E UMEH, C AGBULU
distribution, paratyphoid, seasonal variation, serotypes, typhoid
E UMEH, C AGBULU. Distribution Pattern Of Salmonella Typhoidal Serotypes In Benue State Central, Nigeria. The Internet Journal of Epidemiology. 2009 Volume 8 Number 1.
Sera from patients (n=1479; 0-80 years old) seeking medical attention for feverish conditions were screened for significant typhoidal antibody titers (1:160) using Widal test.
S. Typhi = 35.8, p<.05; c2
Paratyphi = 122.5, p < .05), both serotypes occurring highest in wet season. Univariate analyses of variance indicated age-gender, and age-season interaction on distribution pattern: age distribution varied significantly between males and females and between dry and wet seasons (p<.05). For instance, paratyphoid antibodies were detected in 30.4% of males aged 41-50 years, but 21.5% in females of same age. Similarly, occurrence of typhoidal antibodies in 11-12 year olds was significantly higher in the wet season (36%) than in dry season (21.0%) (p<.05). The findings of this study may be useful in planning infection therapeutic and intervention programs.
Enteric fevers have continued to pose a serious threat to public health especially in economically poor countries where level of hygiene is below standards and sanitary conditions are poor (Oboegbulam et al., 1995; Zailani
The distribution pattern of the infections seems uncertain in Nigeria and appears to show geographical variation. Some studies found that enteric fevers are more prevalent in males than in females (Kam, 1996; Okome-Nkoumou et al., 2000; Akinyemi et al., 2005), but Zailani et al. ( 2004) found no influence of age, sex and social class on the distribution pattern of S. typhi/paratyphi in Ile-Ife, south western Nigeria. Nevertheless, a higher prevalence of Salmonella infections and carrier rates was observed in individuals older than 60 years old (Brandis et al., 1980, Bockemuhl, 1976; and Kam, 1996). Typhoid or paratyphoid fevers are usually associated with unstable living conditions and lack of cleanliness (Okome-Nkoumou et al., xxxx). In some parts of the world, infections appear to be associated with seasonal changes (Bockemuhl, 1976), although in others it appears not to be so (Kham, 1996).
In Nigeria, enteric fevers caused by S. Typhi and S. Paratyphi are not only endemic (Oboegbulam
In the central area of Benue State, Nigeria, inadequate water supplies is a serious socio-economic problem that has caused the inhabitants to resort to untreated well water and polluted stream water for domestic water supplies. Polluted and untreated water supplies are responsible for water-borne infections such as enteric fevers. In the study are, diagnostic laboratory investigations frequently report significant typhoid and paratyphoid antibody titres (>1 in 160)in patients seeking medical attention for feverish conditions; yet epidemiological data on the distribution of the disease in the area seems lacking. In the present study the distribution pattern of Salmonella enterica serovar typhi and serovar paratyphi agglutinins in patients attending primary and secondary health-care institutions in central region of Benue State, Nigeria was investigated. The information obtained in this study may be useful in rapid diagnosis and treatment of enteric fevers, and in planning the infection intervention programs in the area.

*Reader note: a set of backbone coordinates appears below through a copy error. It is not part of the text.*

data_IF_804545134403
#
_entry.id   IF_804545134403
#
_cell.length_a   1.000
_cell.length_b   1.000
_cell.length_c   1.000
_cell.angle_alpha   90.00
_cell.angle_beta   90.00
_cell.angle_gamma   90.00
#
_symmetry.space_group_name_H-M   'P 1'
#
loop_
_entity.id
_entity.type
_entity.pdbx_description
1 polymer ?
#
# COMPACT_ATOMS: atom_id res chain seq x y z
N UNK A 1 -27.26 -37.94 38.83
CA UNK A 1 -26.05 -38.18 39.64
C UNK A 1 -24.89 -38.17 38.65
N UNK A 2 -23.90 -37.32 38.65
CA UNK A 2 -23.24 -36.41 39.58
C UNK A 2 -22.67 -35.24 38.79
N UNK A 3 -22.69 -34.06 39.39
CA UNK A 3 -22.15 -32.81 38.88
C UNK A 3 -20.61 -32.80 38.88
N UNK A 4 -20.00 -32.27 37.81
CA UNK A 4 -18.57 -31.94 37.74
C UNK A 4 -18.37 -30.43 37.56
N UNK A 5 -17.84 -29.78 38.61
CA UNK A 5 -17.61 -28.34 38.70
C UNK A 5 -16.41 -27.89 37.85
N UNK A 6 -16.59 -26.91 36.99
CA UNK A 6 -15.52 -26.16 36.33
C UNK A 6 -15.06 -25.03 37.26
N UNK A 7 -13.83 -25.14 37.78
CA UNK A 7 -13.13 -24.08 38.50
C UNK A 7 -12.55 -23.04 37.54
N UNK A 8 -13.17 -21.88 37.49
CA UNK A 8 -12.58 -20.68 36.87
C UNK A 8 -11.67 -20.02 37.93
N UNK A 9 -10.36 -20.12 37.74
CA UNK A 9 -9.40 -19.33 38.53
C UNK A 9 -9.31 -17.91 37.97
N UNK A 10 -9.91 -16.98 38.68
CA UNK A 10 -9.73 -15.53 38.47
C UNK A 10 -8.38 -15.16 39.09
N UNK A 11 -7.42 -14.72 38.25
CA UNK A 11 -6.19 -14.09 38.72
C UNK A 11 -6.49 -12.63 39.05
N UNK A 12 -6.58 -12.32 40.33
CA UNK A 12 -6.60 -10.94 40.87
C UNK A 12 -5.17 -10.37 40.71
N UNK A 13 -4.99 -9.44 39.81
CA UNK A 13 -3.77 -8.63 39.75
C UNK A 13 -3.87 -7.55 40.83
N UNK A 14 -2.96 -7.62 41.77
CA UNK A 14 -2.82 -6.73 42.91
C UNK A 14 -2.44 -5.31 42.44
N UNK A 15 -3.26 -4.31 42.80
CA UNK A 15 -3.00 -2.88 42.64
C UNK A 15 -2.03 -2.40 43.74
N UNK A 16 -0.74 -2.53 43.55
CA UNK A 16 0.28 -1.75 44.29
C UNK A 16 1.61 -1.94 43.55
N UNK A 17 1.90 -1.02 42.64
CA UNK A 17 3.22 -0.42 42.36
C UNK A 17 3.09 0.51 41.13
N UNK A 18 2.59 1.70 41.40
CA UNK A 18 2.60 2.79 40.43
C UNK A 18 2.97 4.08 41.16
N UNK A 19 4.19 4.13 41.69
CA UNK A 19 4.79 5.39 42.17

Materials And Methods
Study Area and Population
Okpokwu local government area (LGA), Benue State, Nigeria is situated between latitude 6o 52/ N and 7o. 40/ E, and longitude 7o 40/ N and 8o 01/ E (Okpokwu Local Government Area base map, 2007; Ministry of Lands and Survey, Makurdi, 2007). The area is rural and farming is the major occupation of the people with few engaging in petty trading and civil work. Dry season in the study area begins in November and ends in March, and wet season begins in April and ends in October.
Informed consent was sought in clinically suspected cases and approval for the study was obtained from the ethics committee of the Health Department, Okpokwu Local Government Area, Benue State, Nigeria. Confidentiality was maintained in accordance with standards of medical practice.
Five-ml venous blood specimens were collected from 1479 patients who sought medical attention for feverish conditions in health care institutions within the area from November 2006 to July 2007. Defibrinated blood specimens were serologically examined for significant serum agglutinin titer against typhoid/paratyphoid antigens using the Widal test technique.
Socio-demographic variables such as age, sex, occupation residential area and source of domestic water supply were collected using questionnaires.
The Widal agglutination technique was carried out according to the manufacturer’s instruction using plasmatic reagents (Antec Laboratory Products, UK) containing S. Typhi O and H antigens, and S. Paratyphi A, B, and C antigens. Positive and negative serum controls were included, and a titer of
SPSS version 10.00 (2003) was used for descriptive and inferential analyses.
Sera from 1479 patients (569 males and 910 females; age range 0 – 80 years) were examined for typhoidal antibodies using slide agglutination technique. Out of the sera specimens examined, 875 (57.6%) agglutinated S. Typhi antigens, and 389 (26.3%)
(Tables 1). As depicted in Table 1, the percentage frequency of S. Typhi
Table 1: Percentage distribution of S. Typhi and S. Paratyphi serotypes central region of Benue State, Nigeria.
serotype was 57.6% in males and 58.0% in females; and that of
Table 2: Percentage distribution of salmonellae serotypes according to seasons, occupation, gender and age.